Faces of Winnipeg - Scott Moore

Faces of Winnipeg – Scott Moore

What makes a city great? It’s not the professional sports team (the Jets proved that again this season), the festival that draws thousands or even a new public space. It’s the people; that everyday person we see walking down the street, the barista behind the counter or the accountant crunching numbers. It’s the entrepreneur and the CEO. It’s the Mayor and the artist. It’s anyone and everyone who has a passion for their community and an appreciation of the person next door. It’s the faces that we see but often don’t notice.

“Cities have the capability of providing something for everybody, only because, and only when, they are created by everybody.”
― Jane Jacobs

Winnipeg has all that but sometimes we’re just too busy in our own lives to see the life in others. Our series, “Faces of Winnipeg” is meant to highlight those people. You may not know them, but you’ve definitely seen them.

Without a doubt, real estate and sales are in Scott Moore’s DNA. We’re sure you’ve seen his signs around town or maybe you follow him on one of his social media feeds. But, what caught your attention was how, in typical Winnipeg tradition, the award winning realtor used the Christmas season to give back.

Scott and members of the Moore Group have been running a breakfast food drive to supplement a great community school down on Powers Ave, called William Whyte Community School.

Scott took time away from his busy schedule to let us get to know him a little bit more.

How long have you lived in Winnipeg?
“It’s been six years, but I grew up in northern Ontario, so Winnipeg just feels like the bigger badder brother of the cold, dark, hockey-obsessed town of my youth.”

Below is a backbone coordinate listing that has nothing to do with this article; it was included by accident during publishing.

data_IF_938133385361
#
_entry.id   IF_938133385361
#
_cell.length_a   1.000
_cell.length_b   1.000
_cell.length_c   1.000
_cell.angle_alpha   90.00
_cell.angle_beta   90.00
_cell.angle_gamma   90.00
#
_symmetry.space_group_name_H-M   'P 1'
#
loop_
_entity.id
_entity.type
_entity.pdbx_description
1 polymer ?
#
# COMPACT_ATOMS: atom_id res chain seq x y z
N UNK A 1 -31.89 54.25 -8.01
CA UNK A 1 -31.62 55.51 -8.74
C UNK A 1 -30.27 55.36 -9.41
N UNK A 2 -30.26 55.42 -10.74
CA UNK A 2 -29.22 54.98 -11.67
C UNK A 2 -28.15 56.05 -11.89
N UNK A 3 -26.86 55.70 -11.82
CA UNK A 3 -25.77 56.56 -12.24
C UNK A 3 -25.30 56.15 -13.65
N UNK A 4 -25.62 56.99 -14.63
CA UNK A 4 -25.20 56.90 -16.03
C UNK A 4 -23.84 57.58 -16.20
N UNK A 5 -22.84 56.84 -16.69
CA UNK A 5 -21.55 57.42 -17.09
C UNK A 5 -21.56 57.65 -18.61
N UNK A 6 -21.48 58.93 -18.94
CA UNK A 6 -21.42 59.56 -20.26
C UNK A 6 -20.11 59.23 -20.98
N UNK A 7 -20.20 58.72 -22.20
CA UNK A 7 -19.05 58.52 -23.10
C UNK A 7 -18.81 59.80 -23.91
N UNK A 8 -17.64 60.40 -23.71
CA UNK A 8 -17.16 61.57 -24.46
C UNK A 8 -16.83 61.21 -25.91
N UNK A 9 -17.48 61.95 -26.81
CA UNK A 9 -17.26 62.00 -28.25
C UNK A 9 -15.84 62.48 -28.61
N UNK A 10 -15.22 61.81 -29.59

What area of the City do you live in?
“We moved to Bridgwater Lakes in 2013. Before that, we lived in Wildwood Park and Norwood Flats.”

What’s your favorite Winnipeg neighborhood?
“One of the things that is most impressive about Winnipeg is how many fabulous areas there are all over the city. I can’t even tell you how many times in my travels all over the city that I’ve stumbled into absolutely awesome little pockets. I live in Bridgwater Lakes and its such a family-friendly area so we are really happy here. I also love the Crescentwood and River Heights areas—how great to be able to walk out on a nice summer evening for dinner or drinks.”

What do you like most about Winnipeg?
“The weather and the people. Now the first might sound a bit crazy, but I’m a four-season kind of guy. My favorite season is fall, then winter, summer, then spring. Winnipeg allows me to fully appreciate all that Canada offers, and I wouldn’t change that for the world. The people are incredible too. A couple years ago, I ran into someone ranting away at the CO-OP on how bad Winnipeg was, and how slow-paced the people were as compared to the bigger cities in Canada. He mentioned the city and people were stuck in another era, and I kinda smiled at him and said, “funny you say that, because that’s exactly what I like about this city. By the way, I spent 5 years in Toronto, and 7 in Vancouver; the grass isn’t much greener on the other side, just more expensive.”

What do you dislike about Winnipeg?
“I wish the city had more money to spend on infrastructure, a major road system overhaul, transit, maybe sky trains, indoor water parks, and rec centre upgrades. As we approach a million person population, this is are such big priorities to be taken seriously as a major metropolitan area. But at the same time, I can appreciate that the money just isn’t there.”